That year, I started buying up packs of Marvel Universe and began hearing rumblings about a “3-D” card so rare that any shop would buy the card from you, if pulled, for $100 dollars. To me, that kind of money was still a big deal so I spent the entire year buying pack after pack hoping to pull the now mythical “3-D” card I had yet to even see at a shop or card show. Keep in mind this is long before the Internet. I wasn’t even sure it existed but by God, I kept buying packs even after I finished the set.
By 1994, I was officially “over” comic books and comic cards, much like the rest of the world. It probably had to do with all the hype surrounding “Superman’s Death”, the gazillion different covers for every issue, and just one too many titles to keep up with. The same can be said about the Skybox / Fleer produced cards. The new stuff just didn’t hold a candle to the original 3 series, which I highly recommend. One day while walking into a new card shop to pick up Ultra Pro pages, my world forever changed.
Right there, in a HUGE, 5 lbs. screw down was the card I had long stopped believing actually existed. It was a magnificent sight to behold and to this day, in a world of modern cards and gimmicks, nothing will ever match the glory of seeing this card for the very first time. By this point I was back to collecting baseball cards but I couldn’t help ask the card shop owner to see the card, hold it in my hands and take in all its magical “3-D” artwork. Unfortunately, the card stayed in that shop as he wanted $150 for it.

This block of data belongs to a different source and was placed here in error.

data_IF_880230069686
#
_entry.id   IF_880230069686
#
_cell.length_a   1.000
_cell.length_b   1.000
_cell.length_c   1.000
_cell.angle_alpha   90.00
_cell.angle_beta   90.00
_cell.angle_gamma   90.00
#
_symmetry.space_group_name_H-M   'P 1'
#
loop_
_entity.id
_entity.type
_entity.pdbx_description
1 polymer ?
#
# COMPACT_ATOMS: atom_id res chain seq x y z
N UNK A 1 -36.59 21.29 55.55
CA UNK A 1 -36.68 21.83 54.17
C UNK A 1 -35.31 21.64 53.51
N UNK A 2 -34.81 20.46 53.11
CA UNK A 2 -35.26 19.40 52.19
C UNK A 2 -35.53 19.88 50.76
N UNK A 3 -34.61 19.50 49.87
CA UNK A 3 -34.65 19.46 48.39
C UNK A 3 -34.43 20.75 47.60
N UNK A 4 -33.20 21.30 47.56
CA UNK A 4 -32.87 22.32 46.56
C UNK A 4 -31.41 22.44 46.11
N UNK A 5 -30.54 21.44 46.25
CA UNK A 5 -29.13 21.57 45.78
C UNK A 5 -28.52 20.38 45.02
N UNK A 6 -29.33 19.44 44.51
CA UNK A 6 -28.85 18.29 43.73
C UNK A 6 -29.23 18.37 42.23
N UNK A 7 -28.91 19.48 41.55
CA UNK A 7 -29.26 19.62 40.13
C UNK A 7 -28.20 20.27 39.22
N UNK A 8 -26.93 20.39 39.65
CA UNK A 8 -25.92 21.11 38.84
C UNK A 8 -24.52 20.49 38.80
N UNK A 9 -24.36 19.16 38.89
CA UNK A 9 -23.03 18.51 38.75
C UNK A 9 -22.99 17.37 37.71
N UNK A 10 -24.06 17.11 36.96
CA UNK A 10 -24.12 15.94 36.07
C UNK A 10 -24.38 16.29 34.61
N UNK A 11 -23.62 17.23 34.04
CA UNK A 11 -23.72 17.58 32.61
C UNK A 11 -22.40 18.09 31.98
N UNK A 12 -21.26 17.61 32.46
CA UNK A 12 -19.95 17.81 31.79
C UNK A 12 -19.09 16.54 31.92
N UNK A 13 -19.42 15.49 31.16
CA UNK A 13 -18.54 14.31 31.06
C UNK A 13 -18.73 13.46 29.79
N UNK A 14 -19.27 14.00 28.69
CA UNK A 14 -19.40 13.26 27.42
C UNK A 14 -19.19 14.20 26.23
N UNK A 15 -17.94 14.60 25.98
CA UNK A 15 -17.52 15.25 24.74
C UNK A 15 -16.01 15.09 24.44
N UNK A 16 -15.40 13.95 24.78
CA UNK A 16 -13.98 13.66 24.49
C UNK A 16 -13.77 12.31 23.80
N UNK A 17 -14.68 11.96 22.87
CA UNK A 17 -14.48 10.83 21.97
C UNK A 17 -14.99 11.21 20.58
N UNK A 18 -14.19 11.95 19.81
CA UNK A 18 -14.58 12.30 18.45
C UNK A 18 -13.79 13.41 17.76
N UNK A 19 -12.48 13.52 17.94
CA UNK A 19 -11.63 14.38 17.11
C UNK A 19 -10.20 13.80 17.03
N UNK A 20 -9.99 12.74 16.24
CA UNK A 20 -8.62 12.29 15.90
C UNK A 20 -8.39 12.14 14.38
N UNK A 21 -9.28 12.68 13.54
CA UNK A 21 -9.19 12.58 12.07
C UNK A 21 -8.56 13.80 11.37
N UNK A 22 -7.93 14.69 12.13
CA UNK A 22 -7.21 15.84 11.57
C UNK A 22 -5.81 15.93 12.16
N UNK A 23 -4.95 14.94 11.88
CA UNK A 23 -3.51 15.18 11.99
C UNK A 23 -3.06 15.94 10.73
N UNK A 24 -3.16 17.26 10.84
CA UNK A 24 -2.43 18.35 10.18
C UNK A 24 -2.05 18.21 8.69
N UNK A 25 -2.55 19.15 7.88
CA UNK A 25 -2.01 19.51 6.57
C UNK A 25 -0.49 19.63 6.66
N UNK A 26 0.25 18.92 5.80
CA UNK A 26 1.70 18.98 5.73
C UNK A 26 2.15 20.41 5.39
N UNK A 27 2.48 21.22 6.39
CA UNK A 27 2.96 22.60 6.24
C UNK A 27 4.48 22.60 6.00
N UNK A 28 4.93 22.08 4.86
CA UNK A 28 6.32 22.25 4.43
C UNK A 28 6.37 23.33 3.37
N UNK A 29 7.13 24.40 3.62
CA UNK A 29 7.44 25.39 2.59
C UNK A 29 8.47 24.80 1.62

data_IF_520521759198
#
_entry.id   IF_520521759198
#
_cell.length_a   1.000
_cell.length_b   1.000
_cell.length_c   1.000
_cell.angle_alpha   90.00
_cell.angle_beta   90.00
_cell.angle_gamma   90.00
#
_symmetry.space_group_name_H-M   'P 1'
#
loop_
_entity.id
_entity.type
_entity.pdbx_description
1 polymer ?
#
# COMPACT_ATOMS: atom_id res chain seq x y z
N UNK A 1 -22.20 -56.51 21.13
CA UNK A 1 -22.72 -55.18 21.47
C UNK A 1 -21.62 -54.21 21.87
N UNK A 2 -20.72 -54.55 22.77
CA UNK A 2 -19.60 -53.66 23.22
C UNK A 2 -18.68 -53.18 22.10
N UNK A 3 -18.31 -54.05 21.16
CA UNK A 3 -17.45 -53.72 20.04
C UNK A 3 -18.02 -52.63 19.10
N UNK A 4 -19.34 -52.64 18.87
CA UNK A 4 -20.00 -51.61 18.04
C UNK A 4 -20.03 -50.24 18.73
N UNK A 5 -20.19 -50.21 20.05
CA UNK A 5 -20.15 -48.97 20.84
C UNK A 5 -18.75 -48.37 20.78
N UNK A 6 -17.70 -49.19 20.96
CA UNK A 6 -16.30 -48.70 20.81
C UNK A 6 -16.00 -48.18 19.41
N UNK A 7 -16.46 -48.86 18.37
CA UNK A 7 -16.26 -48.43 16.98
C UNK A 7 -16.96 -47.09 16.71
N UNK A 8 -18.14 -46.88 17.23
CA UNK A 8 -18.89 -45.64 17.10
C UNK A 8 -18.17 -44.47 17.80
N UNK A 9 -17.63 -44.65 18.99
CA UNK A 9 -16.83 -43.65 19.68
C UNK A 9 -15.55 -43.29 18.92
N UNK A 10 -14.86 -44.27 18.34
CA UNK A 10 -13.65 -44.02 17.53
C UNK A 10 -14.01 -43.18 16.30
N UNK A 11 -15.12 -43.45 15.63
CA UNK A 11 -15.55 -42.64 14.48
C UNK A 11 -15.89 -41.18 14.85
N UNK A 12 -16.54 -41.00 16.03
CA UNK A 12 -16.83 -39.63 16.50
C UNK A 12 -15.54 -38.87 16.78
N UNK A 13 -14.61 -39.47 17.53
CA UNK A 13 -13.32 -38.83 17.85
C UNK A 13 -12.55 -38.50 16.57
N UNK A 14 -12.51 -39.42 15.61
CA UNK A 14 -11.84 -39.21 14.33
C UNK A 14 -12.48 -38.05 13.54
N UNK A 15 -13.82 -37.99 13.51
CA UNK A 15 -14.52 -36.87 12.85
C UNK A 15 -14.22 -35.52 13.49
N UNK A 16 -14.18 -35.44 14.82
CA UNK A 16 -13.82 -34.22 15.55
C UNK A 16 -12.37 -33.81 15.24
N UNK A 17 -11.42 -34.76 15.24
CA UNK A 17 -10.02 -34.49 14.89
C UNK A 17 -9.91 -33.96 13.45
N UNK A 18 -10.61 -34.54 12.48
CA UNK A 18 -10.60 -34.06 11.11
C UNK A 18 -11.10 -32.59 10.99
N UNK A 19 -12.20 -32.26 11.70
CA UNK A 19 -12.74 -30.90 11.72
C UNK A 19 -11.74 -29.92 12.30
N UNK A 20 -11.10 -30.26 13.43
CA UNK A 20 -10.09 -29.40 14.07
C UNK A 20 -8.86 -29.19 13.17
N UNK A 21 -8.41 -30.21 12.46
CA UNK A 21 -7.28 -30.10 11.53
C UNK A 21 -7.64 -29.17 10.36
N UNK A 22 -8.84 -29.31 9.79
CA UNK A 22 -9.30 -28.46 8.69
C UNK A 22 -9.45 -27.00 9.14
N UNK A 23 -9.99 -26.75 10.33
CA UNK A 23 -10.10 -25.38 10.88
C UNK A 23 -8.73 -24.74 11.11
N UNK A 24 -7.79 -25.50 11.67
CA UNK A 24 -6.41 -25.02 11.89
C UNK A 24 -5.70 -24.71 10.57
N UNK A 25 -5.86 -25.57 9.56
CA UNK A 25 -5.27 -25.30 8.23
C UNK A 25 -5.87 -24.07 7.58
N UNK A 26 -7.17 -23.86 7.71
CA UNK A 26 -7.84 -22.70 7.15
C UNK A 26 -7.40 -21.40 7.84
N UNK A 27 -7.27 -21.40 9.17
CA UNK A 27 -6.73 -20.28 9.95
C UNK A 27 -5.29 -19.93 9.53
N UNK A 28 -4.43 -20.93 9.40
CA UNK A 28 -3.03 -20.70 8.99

Maybe it’s because I am a card collector who came up in the 90s but man, do I miss holograms. There was just something so creepy about them, perhaps because of the way they moved, unlike a normal photo. The technology seemed dated, even in the early 90s with Upper Deck’s work but for me it still worked. It was in fact, Upper Deck who really took the hologram ball and ran with it, first releasing inserts in their flagship brand and later producing two, all-holograms sets (SPx), which were extremely popular.